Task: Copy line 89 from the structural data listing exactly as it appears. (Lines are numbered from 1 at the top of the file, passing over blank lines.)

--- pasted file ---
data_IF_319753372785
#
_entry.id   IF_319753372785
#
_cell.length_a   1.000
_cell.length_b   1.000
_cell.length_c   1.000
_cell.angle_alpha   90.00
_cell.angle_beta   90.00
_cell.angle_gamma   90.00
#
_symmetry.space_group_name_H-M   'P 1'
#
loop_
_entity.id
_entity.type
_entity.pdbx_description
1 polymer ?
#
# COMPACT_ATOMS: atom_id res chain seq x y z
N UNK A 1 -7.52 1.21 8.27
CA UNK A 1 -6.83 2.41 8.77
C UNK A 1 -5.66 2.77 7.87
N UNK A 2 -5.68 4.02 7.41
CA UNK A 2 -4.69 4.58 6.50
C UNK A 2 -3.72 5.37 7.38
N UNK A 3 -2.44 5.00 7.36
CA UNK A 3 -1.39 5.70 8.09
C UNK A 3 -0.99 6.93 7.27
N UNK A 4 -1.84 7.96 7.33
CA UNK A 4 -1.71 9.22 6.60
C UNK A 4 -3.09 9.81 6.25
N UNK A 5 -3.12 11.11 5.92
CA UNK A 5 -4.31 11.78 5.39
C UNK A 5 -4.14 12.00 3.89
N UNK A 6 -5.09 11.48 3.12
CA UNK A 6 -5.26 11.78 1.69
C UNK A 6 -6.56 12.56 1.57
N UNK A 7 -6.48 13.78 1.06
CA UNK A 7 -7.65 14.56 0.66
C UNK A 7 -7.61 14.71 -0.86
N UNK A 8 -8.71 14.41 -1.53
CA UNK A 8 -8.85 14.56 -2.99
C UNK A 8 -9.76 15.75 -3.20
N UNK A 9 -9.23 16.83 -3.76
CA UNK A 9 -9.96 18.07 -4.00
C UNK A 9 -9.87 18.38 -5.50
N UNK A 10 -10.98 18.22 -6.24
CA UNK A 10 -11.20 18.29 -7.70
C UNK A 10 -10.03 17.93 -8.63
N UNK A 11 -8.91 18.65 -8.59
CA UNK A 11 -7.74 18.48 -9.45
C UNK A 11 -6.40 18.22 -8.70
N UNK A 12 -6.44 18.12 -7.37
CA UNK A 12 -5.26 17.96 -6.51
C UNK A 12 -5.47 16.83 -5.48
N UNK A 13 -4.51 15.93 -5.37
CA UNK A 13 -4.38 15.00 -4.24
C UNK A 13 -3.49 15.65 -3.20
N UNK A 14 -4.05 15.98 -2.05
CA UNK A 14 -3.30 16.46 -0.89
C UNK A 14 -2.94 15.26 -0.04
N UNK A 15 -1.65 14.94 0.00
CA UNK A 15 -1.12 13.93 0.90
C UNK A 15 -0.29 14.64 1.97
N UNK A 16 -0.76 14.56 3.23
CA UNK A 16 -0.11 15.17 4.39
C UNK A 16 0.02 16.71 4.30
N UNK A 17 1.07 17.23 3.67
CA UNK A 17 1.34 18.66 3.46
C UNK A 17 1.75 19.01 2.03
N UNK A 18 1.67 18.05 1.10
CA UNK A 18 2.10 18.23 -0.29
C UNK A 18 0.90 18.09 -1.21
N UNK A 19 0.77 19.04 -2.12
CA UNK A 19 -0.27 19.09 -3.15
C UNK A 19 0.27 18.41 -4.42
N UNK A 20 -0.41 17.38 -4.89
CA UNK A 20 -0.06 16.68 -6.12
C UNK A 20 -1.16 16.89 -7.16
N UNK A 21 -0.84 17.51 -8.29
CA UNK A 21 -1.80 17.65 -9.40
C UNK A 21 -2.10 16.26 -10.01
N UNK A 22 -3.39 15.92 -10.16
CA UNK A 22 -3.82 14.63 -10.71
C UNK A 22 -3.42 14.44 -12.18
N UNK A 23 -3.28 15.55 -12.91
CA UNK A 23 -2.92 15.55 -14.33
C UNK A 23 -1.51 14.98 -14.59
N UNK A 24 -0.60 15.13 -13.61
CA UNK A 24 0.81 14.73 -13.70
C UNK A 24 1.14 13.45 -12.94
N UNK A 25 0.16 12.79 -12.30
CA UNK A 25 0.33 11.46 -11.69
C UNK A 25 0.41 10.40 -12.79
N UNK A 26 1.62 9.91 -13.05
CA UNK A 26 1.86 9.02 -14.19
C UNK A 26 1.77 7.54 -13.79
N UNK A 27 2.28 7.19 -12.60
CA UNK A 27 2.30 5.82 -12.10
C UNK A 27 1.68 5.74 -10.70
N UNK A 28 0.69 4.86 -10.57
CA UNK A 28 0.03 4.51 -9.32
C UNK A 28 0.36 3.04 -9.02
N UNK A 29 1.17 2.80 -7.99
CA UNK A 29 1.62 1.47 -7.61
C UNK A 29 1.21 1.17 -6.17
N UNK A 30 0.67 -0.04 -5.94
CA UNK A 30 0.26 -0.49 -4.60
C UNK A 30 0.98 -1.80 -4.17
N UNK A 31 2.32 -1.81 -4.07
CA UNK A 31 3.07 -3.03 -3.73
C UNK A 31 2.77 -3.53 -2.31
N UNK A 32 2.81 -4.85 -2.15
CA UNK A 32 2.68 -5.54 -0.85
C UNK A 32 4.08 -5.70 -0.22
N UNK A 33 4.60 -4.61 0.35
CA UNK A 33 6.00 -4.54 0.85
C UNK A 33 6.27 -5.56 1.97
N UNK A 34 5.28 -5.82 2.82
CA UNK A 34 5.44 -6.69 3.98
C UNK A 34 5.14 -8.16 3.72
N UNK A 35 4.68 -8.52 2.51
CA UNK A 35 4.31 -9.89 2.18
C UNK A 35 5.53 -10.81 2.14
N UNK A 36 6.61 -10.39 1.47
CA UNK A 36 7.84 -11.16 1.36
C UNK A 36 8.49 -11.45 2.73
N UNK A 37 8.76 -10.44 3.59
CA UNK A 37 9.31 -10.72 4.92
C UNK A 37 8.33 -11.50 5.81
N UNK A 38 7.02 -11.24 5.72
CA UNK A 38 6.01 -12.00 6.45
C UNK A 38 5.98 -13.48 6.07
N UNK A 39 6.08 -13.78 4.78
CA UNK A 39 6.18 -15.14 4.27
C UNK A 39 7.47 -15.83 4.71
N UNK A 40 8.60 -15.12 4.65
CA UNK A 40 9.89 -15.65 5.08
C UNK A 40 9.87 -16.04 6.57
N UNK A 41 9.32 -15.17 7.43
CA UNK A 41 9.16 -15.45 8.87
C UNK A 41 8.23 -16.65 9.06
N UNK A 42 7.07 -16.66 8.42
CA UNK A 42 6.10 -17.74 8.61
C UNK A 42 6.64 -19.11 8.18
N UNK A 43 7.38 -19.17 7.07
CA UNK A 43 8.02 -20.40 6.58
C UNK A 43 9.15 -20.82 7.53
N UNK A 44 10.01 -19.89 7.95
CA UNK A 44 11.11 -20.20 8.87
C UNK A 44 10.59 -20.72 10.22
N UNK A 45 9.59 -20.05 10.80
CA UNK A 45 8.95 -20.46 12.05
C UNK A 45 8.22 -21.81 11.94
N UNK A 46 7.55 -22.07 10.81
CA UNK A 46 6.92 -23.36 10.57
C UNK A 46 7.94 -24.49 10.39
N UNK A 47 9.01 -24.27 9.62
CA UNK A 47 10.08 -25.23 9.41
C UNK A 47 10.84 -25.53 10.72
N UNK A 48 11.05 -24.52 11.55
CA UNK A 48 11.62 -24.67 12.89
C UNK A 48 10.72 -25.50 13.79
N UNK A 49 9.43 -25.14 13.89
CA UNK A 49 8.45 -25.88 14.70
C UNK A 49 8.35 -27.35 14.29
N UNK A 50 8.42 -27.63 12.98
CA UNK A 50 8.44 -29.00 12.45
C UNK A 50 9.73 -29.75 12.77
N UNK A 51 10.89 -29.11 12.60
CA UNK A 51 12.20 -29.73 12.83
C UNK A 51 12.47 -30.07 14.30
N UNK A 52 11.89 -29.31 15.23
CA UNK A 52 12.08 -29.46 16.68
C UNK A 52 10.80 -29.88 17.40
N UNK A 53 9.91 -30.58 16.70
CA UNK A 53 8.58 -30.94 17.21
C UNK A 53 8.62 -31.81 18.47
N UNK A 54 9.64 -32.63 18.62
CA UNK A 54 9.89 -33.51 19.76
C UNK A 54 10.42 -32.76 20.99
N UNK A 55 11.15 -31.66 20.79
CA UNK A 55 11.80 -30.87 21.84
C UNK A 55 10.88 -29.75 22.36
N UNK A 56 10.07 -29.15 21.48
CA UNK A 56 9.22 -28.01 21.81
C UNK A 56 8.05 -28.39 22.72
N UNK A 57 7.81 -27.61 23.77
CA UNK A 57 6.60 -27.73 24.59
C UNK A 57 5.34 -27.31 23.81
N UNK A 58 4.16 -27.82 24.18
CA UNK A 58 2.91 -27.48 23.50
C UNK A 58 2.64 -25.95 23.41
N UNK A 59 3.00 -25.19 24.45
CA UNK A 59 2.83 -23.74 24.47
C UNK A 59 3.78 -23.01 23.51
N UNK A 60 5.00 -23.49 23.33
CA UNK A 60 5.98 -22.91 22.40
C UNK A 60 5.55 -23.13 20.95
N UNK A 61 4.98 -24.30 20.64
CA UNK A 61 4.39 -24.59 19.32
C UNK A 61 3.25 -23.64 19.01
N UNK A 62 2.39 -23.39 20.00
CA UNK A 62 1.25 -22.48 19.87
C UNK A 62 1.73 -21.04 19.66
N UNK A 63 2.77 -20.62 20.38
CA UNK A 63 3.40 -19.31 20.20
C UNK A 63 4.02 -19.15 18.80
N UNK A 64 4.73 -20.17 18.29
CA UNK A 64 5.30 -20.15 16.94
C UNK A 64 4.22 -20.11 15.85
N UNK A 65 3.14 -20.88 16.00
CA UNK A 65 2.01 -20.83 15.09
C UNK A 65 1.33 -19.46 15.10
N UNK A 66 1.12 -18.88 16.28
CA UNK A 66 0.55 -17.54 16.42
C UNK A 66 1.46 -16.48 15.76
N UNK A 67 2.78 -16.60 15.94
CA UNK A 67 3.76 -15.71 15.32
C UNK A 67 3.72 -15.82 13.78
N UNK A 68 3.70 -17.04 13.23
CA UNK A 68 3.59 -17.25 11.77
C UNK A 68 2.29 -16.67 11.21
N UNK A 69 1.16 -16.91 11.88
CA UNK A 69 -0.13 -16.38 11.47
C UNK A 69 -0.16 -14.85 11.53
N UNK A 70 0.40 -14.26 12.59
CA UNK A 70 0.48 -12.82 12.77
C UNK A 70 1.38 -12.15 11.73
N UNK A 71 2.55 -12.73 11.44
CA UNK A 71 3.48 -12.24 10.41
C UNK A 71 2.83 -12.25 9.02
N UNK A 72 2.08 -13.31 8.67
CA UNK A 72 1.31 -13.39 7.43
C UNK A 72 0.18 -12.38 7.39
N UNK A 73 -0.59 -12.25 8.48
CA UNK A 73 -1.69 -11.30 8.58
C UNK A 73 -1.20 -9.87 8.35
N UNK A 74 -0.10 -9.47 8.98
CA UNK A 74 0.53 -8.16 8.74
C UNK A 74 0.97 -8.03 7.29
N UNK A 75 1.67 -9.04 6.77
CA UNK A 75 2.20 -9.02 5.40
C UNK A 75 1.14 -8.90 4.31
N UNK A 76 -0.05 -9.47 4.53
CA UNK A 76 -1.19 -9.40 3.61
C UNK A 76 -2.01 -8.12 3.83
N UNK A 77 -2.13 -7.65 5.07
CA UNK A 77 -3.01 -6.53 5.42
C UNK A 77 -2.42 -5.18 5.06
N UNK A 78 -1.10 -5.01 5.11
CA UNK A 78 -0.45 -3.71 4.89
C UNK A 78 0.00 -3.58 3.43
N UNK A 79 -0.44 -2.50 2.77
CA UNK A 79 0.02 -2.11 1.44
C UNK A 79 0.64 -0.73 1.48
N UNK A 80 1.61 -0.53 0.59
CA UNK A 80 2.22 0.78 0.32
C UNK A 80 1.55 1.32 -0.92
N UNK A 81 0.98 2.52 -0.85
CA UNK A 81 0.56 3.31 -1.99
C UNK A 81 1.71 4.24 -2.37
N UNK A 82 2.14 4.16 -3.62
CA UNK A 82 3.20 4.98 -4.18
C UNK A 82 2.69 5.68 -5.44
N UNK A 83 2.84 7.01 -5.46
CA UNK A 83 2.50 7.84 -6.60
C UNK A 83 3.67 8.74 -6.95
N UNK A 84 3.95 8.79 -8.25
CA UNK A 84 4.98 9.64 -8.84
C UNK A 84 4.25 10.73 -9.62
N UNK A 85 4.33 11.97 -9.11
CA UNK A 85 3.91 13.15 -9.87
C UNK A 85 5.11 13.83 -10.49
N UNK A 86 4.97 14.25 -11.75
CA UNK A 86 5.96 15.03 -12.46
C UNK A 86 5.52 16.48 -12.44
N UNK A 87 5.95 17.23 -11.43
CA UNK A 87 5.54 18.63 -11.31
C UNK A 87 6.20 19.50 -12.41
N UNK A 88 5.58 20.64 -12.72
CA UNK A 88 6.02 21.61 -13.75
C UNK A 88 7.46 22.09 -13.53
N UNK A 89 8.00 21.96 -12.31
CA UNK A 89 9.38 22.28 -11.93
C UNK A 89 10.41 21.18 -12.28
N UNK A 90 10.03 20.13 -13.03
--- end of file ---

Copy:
C UNK A 23 -1.51 14.98 -14.59